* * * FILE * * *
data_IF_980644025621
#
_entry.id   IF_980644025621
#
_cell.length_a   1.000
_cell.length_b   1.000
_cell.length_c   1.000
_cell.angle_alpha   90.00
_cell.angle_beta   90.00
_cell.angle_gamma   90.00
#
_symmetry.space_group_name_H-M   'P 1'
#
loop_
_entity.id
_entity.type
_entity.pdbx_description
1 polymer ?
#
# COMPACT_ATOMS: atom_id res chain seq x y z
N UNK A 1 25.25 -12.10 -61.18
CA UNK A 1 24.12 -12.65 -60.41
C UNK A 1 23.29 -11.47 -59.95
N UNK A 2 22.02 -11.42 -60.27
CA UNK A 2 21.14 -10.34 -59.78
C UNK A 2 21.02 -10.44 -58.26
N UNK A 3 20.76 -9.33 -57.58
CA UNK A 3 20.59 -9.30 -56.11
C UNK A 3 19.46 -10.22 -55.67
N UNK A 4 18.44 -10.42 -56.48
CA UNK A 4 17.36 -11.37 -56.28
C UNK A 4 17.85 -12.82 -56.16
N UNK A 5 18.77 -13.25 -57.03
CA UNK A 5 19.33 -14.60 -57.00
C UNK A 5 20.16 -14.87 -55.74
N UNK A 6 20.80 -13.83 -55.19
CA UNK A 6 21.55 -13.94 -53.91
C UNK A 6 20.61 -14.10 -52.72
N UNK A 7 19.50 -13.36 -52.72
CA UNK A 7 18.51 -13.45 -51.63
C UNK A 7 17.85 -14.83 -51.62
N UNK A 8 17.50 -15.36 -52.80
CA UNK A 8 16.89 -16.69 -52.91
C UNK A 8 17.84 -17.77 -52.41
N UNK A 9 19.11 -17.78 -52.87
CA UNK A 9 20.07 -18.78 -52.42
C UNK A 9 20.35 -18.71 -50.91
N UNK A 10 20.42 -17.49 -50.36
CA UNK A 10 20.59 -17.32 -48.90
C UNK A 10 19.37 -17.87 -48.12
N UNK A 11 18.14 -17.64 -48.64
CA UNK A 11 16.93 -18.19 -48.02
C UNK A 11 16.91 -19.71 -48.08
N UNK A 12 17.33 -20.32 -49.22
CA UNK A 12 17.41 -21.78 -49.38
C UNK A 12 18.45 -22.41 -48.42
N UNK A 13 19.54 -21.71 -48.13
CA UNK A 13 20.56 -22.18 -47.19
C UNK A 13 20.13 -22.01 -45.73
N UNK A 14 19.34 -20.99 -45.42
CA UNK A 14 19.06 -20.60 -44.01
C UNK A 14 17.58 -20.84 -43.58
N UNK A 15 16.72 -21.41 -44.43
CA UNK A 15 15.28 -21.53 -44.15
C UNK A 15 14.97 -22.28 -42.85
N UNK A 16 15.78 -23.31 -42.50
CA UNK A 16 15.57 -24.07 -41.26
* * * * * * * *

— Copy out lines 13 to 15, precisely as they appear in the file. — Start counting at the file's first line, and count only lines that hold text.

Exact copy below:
#
loop_
_entity.id